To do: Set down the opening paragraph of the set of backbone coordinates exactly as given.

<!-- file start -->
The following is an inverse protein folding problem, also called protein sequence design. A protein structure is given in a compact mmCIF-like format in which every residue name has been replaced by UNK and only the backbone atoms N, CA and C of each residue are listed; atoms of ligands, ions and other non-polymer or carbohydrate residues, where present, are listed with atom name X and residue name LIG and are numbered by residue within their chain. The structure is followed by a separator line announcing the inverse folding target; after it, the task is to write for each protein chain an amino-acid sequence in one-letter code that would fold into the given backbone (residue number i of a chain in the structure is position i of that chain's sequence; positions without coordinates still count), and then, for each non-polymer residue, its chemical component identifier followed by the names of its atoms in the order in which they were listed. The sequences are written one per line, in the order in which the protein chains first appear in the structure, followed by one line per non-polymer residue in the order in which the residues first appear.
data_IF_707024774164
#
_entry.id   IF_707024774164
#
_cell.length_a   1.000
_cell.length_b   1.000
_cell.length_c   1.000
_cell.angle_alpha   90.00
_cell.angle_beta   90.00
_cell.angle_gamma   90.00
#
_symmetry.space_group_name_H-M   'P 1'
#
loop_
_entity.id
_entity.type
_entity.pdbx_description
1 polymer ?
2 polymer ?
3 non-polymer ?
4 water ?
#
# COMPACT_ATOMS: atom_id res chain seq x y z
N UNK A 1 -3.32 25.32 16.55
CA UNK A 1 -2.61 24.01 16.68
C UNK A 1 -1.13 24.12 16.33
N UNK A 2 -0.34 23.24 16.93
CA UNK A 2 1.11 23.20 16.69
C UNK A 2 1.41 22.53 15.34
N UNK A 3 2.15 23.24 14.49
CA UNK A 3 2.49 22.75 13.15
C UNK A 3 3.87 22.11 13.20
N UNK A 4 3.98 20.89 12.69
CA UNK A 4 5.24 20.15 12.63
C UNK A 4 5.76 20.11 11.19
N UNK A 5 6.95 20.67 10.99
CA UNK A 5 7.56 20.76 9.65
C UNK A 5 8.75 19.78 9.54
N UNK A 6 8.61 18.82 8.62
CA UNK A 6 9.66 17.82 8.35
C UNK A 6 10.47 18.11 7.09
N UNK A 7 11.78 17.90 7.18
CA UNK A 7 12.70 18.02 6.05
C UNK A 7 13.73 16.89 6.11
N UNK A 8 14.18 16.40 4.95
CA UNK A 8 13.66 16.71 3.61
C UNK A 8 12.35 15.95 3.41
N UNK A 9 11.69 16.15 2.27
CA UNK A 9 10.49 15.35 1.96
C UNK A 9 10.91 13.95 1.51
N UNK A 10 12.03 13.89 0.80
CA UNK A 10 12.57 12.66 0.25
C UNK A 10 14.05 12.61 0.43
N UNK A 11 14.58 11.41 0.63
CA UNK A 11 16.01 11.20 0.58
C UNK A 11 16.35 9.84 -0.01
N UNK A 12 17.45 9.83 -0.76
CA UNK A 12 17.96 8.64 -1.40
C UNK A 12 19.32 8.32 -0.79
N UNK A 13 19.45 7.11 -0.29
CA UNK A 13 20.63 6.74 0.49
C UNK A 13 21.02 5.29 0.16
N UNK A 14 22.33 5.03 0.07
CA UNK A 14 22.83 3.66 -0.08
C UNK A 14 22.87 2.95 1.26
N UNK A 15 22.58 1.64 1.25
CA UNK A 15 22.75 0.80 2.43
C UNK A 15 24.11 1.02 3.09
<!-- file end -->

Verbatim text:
The following is an inverse protein folding problem, also called protein sequence design. A protein structure is given in a compact mmCIF-like format in which every residue name has been replaced by UNK and only the backbone atoms N, CA and C of each residue are listed; atoms of ligands, ions and other non-polymer or carbohydrate residues, where present, are listed with atom name X and residue name LIG and are numbered by residue within their chain. The structure is followed by a separator line announcing the inverse folding target; after it, the task is to write for each protein chain an amino-acid sequence in one-letter code that would fold into the given backbone (residue number i of a chain in the structure is position i of that chain's sequence; positions without coordinates still count), and then, for each non-polymer residue, its chemical component identifier followed by the names of its atoms in the order in which they were listed. The sequences are written one per line, in the order in which the protein chains first appear in the structure, followed by one line per non-polymer residue in the order in which the residues first appear.